As Above, So Below (2014)
In a nutshell:
Indiana Jones meets The Descent. Everything here is borrowed from better entries in the horror genre.
A young archaeologist and a ragtag group of French kids head beneath the streets of Paris in search of the “philosopher’s stone”. Whilst in the catacombs under the city they come to believe they may not actually be alone. As they go deeper, signals suggest they could be approaching the gates of hell itself.
John Erick Dowdle, director of 2010’s DEVIL, returns to ‘Satan-cinema’ with this effort. The physical representation of Hell is really what the movie is about and that’s a brave topic. Our band of plucky explorers literally crawl straight into Hell itself ( in one of the most effective scenes of the whole film). The basic and unoriginal idea is that past sins come back to haunt us – and that’s what happens in Hell, a place specific to each individual.
There is also something inevitable about this group of people being pulled together to go into the catacombs. But beyond this, Dowdle leaves most to audience interpretation.
The film’s introductory scenes garner interest as our female lead (think an idealistic Lara Croft) is nearly crushed by a controlled explosion in a cavern below Iran, whilst we glimpse the image of a hanging man. The screenplay then sets up our Paris trip with much talk of alchemy, centuries-old puzzles and the illusive “elixir of life”; you could just as well be watching Indiana Jones.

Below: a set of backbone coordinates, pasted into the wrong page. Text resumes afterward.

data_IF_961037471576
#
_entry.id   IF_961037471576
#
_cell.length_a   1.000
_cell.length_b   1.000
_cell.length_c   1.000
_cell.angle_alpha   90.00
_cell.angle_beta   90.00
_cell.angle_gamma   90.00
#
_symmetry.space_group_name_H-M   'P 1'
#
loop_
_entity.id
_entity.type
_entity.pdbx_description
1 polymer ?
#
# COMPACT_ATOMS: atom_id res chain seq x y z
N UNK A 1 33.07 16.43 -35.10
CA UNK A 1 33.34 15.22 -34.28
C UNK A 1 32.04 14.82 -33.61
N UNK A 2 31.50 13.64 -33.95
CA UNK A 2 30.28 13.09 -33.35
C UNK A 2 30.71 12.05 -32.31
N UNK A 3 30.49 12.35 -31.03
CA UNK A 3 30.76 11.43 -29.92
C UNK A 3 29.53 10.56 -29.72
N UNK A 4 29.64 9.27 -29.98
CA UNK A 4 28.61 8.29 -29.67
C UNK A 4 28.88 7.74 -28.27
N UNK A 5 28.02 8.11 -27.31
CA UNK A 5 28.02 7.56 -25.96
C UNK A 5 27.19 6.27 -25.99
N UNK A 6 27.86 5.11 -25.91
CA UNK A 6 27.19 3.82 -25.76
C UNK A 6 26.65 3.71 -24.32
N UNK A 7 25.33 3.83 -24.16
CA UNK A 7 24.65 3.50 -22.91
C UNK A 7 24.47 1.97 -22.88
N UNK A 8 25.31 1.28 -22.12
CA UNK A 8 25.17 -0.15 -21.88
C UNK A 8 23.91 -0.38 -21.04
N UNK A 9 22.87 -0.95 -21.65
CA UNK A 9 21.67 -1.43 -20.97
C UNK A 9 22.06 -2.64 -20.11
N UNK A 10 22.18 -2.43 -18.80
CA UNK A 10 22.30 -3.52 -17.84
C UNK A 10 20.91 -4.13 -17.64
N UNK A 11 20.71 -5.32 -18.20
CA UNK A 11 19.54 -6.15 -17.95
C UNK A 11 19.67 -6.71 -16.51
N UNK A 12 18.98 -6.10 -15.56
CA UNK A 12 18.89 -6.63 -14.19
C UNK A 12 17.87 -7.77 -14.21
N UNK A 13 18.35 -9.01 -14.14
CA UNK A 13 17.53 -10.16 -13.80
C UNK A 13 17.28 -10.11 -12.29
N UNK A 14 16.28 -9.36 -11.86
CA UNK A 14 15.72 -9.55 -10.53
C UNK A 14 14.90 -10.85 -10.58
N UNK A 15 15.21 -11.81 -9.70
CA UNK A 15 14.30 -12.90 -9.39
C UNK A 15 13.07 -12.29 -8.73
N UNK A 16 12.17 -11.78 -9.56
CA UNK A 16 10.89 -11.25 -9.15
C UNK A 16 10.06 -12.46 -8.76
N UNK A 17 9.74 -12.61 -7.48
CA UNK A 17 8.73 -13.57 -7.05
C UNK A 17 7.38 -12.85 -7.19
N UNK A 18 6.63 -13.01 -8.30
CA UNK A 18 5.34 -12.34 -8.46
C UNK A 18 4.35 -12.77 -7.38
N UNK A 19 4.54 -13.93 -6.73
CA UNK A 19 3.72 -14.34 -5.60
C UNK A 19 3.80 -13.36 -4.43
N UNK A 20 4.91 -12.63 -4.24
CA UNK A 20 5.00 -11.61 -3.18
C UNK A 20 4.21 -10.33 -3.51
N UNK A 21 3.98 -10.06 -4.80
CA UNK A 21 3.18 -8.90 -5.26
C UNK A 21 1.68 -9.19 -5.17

Poorly scripted throughout, once we enter the catacombs, the movie regrettably falls back on socking a collage of demonic images to the audience in a kind of unstructured merry-go-round. What the film never really attains is the dread-soaked atmosphere you think could be round the corner, a feeling for example which elevates films like Fulci’s THE BEYOND (1981) above others addressing the underworld.
One of the film’s successes is that it manages to make you forget you’re watching a found-footage movie. There are some creepy sequences and disquieting moments, which mostly owe to on-location shooting in the Parisian catacombs. We do get believable performances from some of the cast, I particularly liked Francois Civil as the adventurous but guilt-ridden Papillon.
The cardinal problem here is that Hell was done better in EVENT HORIZON (1997) and “claustrophic-cave-terror” achieved its pinnacle in THE DESCENT (2005). So whilst there are intriguing ideas, there isn’t much we haven’t seen before.
Hotdog rating: 5/10